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Kenyan Public Service Vehicle Tout Gets A Procurement Degree From His Weekly Savings

A twenty-nine years old man, Simon Ndaya Maina, has defied all odds in the struggle to further his education to get a university degree. Ndaya has been working as a bus conductor in Kenya Bus Service during the day and a part-time student in University of Nairobi attending evening classes to pursue an undergraduate degree in Bachelor of Commerce in Procurement and is looking to graduate next month.

Kenyan Public Service Vehicle Tout Gets A Procurement Degree From His Weekly Savings
Kenyan Public Service Vehicle Tout Gets A Procurement Degree From His Weekly Savings

Ndaya, the second born in a family of six siblings, sat for his Kenya Certificate of Secondary Education in 2005 and attained a B (plain) of 64 points. Unfortunately, he did not qualify to join the university as a Joint Admission Board (JAB) student having not achieved 67 points which were the university entrant mark at the time. This, however, did not deter his determination to pursue a university education.

Kenyan Public Service Vehicle Tout Gets A Procurement Degree From His Weekly Savings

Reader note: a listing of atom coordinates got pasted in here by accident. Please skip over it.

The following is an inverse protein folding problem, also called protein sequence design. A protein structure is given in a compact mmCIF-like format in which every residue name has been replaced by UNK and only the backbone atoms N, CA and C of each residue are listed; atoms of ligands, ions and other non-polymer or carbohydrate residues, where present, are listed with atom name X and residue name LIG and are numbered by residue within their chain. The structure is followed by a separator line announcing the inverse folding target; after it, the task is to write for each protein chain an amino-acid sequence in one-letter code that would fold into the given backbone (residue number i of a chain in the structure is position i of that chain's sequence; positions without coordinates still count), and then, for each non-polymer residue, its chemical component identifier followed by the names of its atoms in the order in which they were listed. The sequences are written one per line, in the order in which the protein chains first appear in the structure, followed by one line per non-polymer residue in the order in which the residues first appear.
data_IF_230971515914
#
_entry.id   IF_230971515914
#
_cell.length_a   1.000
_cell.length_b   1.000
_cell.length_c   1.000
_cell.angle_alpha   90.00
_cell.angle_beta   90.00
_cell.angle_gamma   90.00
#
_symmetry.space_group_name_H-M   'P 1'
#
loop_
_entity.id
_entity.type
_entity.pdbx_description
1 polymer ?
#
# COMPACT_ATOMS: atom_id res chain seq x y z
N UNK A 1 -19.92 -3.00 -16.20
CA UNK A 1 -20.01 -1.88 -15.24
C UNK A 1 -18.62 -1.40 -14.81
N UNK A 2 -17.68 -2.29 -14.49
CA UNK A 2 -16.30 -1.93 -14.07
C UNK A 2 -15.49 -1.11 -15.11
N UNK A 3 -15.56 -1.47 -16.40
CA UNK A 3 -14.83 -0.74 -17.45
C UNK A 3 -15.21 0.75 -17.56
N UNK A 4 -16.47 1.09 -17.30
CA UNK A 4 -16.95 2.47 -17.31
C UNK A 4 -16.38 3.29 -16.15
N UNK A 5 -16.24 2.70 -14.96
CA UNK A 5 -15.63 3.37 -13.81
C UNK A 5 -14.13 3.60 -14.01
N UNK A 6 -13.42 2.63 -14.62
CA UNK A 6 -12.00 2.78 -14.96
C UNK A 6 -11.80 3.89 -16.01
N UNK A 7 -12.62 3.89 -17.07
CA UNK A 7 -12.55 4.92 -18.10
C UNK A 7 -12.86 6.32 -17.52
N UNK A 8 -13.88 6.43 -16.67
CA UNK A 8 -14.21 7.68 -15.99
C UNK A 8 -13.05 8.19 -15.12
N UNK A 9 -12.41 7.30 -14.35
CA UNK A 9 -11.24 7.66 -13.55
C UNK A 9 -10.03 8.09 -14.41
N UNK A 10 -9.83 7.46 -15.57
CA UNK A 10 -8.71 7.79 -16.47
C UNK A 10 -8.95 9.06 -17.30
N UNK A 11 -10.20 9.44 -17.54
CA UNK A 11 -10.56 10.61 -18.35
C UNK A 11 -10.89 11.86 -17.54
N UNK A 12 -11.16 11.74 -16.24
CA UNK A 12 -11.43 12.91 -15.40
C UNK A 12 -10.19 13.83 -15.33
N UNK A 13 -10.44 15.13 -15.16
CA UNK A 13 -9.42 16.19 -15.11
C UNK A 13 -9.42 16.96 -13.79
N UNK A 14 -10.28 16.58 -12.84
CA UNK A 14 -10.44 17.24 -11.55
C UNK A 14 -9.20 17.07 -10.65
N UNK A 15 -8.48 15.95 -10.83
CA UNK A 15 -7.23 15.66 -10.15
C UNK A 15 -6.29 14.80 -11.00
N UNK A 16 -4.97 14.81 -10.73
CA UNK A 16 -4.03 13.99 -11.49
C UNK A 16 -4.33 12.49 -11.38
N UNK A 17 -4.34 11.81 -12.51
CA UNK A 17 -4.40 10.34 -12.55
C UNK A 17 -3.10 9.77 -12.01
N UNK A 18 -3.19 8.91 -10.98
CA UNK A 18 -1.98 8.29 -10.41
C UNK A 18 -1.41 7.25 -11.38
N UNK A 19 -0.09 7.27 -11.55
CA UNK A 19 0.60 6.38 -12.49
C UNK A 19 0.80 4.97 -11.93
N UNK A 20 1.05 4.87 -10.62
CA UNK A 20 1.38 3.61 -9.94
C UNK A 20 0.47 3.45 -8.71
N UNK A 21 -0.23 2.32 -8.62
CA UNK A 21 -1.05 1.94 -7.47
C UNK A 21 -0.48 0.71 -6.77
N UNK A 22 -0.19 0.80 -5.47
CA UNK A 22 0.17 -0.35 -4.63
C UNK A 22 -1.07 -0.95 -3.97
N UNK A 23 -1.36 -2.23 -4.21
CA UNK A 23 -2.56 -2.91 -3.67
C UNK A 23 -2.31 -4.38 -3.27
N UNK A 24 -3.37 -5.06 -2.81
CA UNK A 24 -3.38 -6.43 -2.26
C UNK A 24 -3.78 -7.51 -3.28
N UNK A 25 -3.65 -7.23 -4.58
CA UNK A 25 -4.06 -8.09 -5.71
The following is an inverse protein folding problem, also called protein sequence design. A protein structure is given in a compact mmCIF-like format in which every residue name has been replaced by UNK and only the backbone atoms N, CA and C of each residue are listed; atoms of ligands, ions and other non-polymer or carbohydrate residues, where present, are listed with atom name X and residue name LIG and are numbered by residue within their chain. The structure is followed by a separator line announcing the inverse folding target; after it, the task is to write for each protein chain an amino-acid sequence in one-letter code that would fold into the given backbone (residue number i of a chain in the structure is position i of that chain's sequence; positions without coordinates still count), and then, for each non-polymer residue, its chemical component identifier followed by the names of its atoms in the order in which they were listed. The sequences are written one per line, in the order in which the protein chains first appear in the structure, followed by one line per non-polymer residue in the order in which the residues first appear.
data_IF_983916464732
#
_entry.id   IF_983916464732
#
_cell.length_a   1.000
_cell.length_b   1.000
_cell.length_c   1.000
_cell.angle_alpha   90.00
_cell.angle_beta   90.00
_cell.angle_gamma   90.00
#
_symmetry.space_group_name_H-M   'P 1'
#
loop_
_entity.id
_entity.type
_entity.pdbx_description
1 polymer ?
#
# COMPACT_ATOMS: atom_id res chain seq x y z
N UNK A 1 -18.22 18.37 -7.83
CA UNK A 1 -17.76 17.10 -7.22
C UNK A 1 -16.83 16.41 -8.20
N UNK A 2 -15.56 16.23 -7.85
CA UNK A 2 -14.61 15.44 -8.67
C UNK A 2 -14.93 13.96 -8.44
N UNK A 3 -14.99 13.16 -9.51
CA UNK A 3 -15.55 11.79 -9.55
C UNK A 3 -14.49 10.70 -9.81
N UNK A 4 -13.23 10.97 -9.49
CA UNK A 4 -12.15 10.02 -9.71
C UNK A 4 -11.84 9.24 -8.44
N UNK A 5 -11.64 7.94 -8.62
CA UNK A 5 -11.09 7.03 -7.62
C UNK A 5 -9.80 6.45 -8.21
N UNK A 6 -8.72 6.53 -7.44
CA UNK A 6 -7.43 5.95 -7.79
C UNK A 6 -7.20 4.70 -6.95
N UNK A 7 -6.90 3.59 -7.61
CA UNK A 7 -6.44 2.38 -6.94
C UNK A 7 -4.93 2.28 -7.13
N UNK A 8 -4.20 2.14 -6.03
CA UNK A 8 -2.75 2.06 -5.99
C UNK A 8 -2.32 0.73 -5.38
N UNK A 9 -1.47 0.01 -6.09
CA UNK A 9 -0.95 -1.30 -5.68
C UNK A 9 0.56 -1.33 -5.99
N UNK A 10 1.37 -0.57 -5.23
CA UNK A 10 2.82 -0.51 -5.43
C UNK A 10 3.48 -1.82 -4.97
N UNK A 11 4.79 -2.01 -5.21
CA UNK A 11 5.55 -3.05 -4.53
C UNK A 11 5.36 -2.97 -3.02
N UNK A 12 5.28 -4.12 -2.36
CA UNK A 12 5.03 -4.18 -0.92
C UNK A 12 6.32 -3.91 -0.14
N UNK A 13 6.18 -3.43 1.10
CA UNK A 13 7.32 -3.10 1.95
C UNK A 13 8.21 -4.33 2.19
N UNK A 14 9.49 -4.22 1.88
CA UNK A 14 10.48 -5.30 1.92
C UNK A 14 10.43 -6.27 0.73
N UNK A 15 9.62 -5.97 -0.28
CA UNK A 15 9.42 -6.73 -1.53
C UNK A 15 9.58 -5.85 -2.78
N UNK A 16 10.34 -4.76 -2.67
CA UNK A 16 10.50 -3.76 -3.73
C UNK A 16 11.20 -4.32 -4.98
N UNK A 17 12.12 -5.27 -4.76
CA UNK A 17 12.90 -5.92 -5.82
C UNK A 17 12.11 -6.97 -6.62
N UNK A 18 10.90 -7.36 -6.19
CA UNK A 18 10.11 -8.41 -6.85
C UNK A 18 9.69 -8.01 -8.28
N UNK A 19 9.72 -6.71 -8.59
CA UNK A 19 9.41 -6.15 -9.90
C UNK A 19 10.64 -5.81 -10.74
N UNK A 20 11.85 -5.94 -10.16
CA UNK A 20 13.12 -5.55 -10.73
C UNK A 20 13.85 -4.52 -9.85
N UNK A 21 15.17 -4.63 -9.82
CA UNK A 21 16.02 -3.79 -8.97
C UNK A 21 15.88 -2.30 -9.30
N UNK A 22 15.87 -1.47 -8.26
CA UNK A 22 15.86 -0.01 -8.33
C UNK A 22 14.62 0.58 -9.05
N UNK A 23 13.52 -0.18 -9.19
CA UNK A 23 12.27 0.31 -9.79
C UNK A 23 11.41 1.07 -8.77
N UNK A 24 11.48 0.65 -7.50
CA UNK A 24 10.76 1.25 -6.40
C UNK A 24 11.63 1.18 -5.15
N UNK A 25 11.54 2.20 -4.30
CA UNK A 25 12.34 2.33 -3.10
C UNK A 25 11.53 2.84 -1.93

Kenyan Public Service Vehicle Tout Gets A Procurement Degree From His Weekly Savings

In the country having no college education, enough experience or “knowing somebody” as it is commonly put; getting a well-paying job is a big challenge. This was no different for him then as it still is even today. This saw him join the matatu industry where he has been working as a conductor. As a conductor, he would manage to save between 1700 to 1800 Kenya shillings weekly. In 2009 Ndaya applied for admission for a Bachelor of Commerce degree in University of Nairobi and was accepted. Having managed to save about 19,000 shillings and some 20,000 he had secured from a trust fund he enrolled for his first semester.

Kenyan Public Service Vehicle Tout Gets A Procurement Degree From His Weekly Savings
Kenyan Public Service Vehicle Tout Gets A Procurement Degree From His Weekly Savings

Juggling between work during the day and classes in the evening has not been an easy task. Ndaya has had to struggle to save the little he gets to raise funds for school fees, get time in between his working hours to revise for exams and finish assignments. Lack of adequate funds has seen him call off a few semesters to raise tuition fees. However, despite the many challenges the five-year journey has finally come to an end and Simon Ndaya is set to graduate this December.

Source [Nairobi News]

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